Psychology of James Rush
James Rush was born on March 15, 1786, in Philadelphia, the third of 13 children born to Benjamin Rush and Julia Stockton. From 1806 to 1809, he attended medical school at the University of Pennsylvania, and from 1809 to 1811, took his post-medical training at the University of Edinburg. James then went into private practice and taught, at the University of Pennsylvania, students of medicine in this early part of the nineteenth century. By 1819, he married Phoebe Ann Ridgway, daughter of millionaire Philadelphia merchant, James Ridgway (Bernstein 1974).
The leadership of Benjamin Rush as psychiatrist and politician has received considerable attention, particularly during the bicentennial celebration (Carlson and Wollock 1976). Less well known is his role as a father. This entry focuses on one of Rush’s children, his third son, James Rush, who made significant contributions to scientific thought in the mid-nineteenth century.
James Rush, M.D., is best known for his major work The...
- Barber, J. (1830). Grammar of evolution (p. 1830). New Haven: J.W. Barber.Google Scholar
- Bernstein, M. (1974). The collected words of James Rush (Vol. 4). Weston: M and S Press.Google Scholar
- Bolinger, D. (Ed.). (1972). Intonation. Baltimore: Penguin Books.Google Scholar
- Comstock, A. (1841). A system of elocution (p. 1841). Philadelphia: The Author.Google Scholar
- Gardiner, W. (1838). The music of nature. Boston: Wilkins & Carter.Google Scholar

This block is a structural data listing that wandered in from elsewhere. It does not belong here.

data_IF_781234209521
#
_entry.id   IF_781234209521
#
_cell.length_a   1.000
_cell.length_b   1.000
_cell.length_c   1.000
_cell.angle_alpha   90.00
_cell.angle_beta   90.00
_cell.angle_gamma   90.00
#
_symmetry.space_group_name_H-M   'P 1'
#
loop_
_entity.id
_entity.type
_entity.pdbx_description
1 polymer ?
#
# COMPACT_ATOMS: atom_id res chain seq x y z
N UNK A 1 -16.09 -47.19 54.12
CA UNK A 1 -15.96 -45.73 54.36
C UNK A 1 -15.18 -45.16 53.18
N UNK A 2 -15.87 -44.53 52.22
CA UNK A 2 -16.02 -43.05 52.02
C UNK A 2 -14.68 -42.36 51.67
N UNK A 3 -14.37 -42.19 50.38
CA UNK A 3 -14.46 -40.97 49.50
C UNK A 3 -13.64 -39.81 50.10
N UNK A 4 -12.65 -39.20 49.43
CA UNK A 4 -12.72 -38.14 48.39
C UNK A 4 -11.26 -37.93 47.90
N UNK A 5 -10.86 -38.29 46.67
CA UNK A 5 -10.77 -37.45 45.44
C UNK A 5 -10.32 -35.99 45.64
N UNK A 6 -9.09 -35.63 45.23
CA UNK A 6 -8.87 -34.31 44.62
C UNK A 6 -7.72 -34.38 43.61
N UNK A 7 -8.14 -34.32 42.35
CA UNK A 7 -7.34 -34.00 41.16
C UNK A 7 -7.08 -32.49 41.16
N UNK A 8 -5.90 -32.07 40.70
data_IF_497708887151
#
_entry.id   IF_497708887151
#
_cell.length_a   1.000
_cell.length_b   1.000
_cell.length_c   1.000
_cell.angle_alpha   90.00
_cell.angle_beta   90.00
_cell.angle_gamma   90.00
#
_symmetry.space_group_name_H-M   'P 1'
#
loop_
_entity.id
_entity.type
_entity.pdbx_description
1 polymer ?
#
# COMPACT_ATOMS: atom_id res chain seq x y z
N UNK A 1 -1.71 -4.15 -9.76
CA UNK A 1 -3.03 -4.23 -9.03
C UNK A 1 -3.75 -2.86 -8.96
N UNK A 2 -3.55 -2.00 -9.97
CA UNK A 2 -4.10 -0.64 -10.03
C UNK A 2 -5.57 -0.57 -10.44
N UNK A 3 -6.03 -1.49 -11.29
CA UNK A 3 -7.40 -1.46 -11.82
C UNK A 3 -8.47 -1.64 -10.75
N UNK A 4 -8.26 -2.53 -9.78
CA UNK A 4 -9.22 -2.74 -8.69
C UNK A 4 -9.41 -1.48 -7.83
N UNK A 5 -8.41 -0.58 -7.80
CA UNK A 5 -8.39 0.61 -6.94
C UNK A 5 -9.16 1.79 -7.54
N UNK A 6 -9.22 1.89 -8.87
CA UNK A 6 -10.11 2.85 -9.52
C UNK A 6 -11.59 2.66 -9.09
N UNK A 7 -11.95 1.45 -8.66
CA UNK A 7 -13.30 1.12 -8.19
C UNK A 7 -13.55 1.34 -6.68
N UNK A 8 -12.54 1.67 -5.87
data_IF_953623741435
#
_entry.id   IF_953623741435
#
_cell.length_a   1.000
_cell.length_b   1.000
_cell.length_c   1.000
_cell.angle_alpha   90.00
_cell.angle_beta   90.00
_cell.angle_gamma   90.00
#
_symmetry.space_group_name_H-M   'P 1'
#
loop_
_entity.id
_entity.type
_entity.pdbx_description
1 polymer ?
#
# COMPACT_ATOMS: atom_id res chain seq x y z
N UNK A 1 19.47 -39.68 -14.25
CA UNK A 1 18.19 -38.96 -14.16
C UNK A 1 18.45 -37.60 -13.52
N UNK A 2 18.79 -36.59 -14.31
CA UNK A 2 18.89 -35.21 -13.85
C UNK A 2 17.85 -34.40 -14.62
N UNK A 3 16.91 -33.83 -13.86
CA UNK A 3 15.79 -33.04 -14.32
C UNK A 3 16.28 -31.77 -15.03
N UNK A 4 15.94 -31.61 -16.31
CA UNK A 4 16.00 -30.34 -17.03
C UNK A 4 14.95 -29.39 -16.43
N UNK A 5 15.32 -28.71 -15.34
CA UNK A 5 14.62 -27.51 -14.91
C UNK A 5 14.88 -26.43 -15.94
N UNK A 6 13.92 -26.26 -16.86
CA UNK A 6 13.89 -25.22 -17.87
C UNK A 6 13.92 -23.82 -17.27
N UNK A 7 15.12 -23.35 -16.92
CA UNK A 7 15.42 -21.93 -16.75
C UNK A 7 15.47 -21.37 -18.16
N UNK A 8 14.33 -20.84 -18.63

- Laycock, T. (1869). Mind and brain. New York: Appleton.Google Scholar
- May, H. F. (1976). The enlightenment in America. London: Oxford University Press.Google Scholar
- Miller, G. A. (1967). The psychology of communications. New York: Basic Books.Google Scholar
- Murdoch, J., & Russell, W. (1846). Orthophony or cultivation of the voice. Boston: Ticknor.Google Scholar
- Ostwald, P. F. (1973). The semiotics of human sound. The Hague: Mouton.Google Scholar
- Potter, R. K., Kopp, G. A., & Green, H. (1966). Visible speech. New York: Dover.Google Scholar
- Roback, A. A. (1952). History of American psychology. New York: Library Publishers.Google Scholar
- Ruesch, J. (1975). Communications and psychiatry. In A. M. Freedman, H. J. Kaplan, & B. J. Sadock (Eds.), Comprehensive textbook of psychiatry (2nd ed., Vol. 1, pp. 336–348). Baltimore: Williams & Wilkins.Google Scholar
- Rush, J. (1834). Hamlet, a dramatic preclude in five acts. Philadelphia: Kay & Biddle.Google Scholar
- Rush, J. (1865). Brief outline of an analysis of the human intellect (Vol. 2). Philadelphia: Lippincott.Google Scholar
- Rush, J. (1893). The philosophy of the human voice (7th ed.). Philadelphia: The Library Company.Google Scholar
- Tweney, R. D. (1977). American psycholinguistics in the nineteenth century. In R. W. Rieber & K. Salzinger (Eds.), The roots of American psychology. New York: New York Academy of Sciences. Annals N281.Google Scholar